Fourteen years ago we were talking about Woods the same way we're beginning to talk about McIlroy. The 2000 season is when Woods went Secretariat and won the U.S. Open by 15 shots, when he won the Open Championship by 8 strokes and won the PGA Championship in a playoff.
It was Woods' fifth major victory. And it was won here at Valhalla.
Now it is McIlroy who is seemingly unbeatable -- or, at the very least, unshakable. His peers recognize greatness when they see it.
"There's nothing wrong with his game: putting, chipping, bunker, whatever it is," said Martin Kaymer, who won his second career major in June at Pinehurst. "And he hits it probably 20, 25 yards longer than anyone else. It's impressive. He's definitely the best player in the world ... It's very difficult to beat him."
That becomes the next question: Can McIlroy close out another major? The answer is, "Duh."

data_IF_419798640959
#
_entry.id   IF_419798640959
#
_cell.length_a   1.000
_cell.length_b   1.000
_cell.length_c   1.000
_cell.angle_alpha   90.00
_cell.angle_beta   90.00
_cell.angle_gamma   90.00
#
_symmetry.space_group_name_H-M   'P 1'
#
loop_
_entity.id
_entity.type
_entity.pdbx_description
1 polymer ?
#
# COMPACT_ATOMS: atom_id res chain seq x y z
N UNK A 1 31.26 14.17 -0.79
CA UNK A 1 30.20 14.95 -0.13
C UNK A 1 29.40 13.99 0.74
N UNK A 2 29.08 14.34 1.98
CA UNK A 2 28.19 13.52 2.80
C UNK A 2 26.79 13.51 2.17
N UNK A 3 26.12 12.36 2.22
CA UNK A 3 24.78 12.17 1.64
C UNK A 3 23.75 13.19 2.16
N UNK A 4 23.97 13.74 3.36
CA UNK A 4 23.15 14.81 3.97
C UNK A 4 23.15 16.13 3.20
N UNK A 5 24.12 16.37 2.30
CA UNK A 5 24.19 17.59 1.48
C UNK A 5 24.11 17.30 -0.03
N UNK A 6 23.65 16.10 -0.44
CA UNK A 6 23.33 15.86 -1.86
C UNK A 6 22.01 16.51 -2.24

"You've seen before when I got on a good run like this, I can sort of keep it going for a little while," he said. "Hopefully, I can keep it [going] longer than I have in the past."
Thirty-six holes remain. That's a half-life in golf. The golf gods could tie the laces of his shoes together and McIlroy could fall face-first. But I doubt it.
"When I'm playing like this, it's obviously very enjoyable and I can't wait to get back out on the course again ... and do the same thing all over again," he said.
McIlroy might not leave here with another silver adult beverage container, but it won't be because he folded like a Medicus. If anything, he'll try to win big. That's who he is now.
And who he still might be 14 years from now.